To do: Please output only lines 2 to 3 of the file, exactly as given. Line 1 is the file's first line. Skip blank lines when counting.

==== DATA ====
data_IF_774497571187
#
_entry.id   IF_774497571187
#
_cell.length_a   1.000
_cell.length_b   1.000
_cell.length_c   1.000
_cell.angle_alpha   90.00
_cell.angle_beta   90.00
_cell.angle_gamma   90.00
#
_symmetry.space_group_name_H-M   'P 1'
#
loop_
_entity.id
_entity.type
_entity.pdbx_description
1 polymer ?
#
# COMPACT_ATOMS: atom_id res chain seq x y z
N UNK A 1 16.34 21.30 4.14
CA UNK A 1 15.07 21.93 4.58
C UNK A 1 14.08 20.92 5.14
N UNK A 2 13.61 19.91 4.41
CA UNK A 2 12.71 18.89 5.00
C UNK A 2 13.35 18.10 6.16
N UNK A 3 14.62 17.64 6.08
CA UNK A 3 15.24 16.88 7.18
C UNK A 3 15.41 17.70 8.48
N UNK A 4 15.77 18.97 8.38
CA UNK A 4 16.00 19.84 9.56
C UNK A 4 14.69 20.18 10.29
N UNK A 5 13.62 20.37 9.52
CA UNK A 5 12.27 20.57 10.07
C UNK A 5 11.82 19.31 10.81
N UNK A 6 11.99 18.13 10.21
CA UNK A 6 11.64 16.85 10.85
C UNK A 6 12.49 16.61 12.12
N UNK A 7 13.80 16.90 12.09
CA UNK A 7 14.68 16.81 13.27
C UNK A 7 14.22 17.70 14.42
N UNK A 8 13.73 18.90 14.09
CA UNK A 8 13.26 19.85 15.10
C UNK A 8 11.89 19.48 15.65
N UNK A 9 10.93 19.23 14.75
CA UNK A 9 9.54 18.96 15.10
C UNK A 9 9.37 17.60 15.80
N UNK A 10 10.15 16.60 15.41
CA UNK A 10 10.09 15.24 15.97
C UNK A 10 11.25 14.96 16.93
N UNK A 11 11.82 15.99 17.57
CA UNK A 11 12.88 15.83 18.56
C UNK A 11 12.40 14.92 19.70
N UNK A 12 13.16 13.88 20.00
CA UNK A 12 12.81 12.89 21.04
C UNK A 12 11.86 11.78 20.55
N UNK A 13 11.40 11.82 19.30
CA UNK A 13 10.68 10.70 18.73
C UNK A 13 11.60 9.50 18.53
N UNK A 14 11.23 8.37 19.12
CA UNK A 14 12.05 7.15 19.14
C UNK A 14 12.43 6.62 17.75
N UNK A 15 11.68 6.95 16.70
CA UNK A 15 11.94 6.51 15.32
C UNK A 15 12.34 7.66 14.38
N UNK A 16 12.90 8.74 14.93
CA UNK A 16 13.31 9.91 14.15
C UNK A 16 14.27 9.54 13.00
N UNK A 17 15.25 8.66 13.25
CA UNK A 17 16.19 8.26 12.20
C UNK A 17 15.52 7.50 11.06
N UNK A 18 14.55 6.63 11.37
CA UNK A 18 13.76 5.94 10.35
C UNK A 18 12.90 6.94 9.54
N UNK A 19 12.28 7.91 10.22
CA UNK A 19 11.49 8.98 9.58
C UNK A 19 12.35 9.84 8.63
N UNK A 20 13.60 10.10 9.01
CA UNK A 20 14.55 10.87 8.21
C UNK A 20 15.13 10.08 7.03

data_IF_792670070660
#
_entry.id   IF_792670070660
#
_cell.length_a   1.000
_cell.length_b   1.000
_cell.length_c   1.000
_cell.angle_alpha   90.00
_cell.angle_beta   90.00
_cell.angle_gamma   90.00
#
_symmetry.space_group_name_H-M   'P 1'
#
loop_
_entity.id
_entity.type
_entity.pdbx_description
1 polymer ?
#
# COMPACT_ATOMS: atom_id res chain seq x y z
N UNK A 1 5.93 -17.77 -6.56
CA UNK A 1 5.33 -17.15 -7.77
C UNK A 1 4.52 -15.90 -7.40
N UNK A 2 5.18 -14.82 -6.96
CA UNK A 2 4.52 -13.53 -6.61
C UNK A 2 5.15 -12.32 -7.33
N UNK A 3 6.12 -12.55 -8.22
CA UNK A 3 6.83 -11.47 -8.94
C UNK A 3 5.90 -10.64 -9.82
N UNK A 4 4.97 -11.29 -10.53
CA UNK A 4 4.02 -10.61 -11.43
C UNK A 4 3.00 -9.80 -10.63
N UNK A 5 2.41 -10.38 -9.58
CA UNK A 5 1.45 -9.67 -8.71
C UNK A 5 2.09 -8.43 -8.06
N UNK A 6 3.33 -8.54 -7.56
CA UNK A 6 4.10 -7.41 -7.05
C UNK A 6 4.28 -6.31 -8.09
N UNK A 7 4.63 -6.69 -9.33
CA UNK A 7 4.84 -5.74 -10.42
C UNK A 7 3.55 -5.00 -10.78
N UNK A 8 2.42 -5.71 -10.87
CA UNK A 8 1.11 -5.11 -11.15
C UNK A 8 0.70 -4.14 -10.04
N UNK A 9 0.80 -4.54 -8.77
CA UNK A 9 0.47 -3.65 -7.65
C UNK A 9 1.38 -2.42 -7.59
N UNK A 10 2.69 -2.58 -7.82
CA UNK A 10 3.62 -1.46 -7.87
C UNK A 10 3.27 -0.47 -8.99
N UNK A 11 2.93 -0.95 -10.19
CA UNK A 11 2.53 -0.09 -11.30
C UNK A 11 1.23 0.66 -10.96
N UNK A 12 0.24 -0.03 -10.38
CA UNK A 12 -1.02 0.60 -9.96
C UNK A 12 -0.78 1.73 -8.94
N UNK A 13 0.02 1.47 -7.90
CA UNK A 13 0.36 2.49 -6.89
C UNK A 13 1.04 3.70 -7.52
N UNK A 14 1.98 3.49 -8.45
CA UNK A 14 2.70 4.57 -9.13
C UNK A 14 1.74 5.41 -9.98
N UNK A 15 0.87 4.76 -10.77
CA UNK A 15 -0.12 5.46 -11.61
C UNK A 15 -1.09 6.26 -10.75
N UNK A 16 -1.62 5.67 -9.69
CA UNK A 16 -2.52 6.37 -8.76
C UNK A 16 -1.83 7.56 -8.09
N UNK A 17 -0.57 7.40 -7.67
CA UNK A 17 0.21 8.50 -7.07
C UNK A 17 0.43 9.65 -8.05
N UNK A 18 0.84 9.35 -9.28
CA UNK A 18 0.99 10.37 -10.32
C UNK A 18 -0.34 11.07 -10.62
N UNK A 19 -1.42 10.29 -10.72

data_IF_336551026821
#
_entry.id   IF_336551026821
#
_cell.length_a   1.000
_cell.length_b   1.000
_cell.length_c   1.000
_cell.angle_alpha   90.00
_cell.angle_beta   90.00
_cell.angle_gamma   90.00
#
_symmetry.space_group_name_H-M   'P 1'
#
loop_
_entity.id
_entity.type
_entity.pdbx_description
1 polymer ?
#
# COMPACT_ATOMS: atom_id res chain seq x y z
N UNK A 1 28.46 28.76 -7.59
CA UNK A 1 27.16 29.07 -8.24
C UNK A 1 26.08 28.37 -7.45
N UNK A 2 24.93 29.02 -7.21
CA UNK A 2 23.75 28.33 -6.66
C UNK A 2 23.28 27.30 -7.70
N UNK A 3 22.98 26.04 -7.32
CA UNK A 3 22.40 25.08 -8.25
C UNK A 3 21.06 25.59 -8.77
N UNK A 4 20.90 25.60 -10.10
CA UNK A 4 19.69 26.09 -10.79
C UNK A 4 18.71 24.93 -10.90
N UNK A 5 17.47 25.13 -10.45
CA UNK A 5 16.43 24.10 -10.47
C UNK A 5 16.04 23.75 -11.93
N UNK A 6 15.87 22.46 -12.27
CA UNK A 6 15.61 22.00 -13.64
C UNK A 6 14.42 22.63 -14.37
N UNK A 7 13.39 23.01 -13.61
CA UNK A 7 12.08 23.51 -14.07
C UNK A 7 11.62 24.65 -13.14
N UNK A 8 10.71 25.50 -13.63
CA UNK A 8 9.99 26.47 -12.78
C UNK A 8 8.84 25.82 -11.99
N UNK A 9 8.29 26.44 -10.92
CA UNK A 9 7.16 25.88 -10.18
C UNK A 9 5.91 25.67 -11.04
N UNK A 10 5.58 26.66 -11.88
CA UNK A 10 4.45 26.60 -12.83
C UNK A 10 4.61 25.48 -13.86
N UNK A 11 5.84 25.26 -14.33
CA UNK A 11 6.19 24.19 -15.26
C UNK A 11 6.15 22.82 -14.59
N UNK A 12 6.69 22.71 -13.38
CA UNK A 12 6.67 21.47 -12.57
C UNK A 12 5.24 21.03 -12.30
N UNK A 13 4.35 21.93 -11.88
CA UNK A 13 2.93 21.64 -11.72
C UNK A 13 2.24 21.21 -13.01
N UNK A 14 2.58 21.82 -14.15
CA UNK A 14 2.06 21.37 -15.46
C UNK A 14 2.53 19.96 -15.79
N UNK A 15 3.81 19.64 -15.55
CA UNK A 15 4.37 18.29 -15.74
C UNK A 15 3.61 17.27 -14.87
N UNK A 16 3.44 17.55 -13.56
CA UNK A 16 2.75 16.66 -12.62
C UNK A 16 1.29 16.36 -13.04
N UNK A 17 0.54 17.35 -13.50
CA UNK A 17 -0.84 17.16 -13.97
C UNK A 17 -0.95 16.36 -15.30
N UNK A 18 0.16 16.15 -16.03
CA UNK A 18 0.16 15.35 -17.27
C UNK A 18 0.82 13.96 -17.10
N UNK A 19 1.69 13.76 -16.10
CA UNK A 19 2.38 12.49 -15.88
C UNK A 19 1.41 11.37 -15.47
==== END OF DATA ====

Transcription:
#
_entry.id   IF_774497571187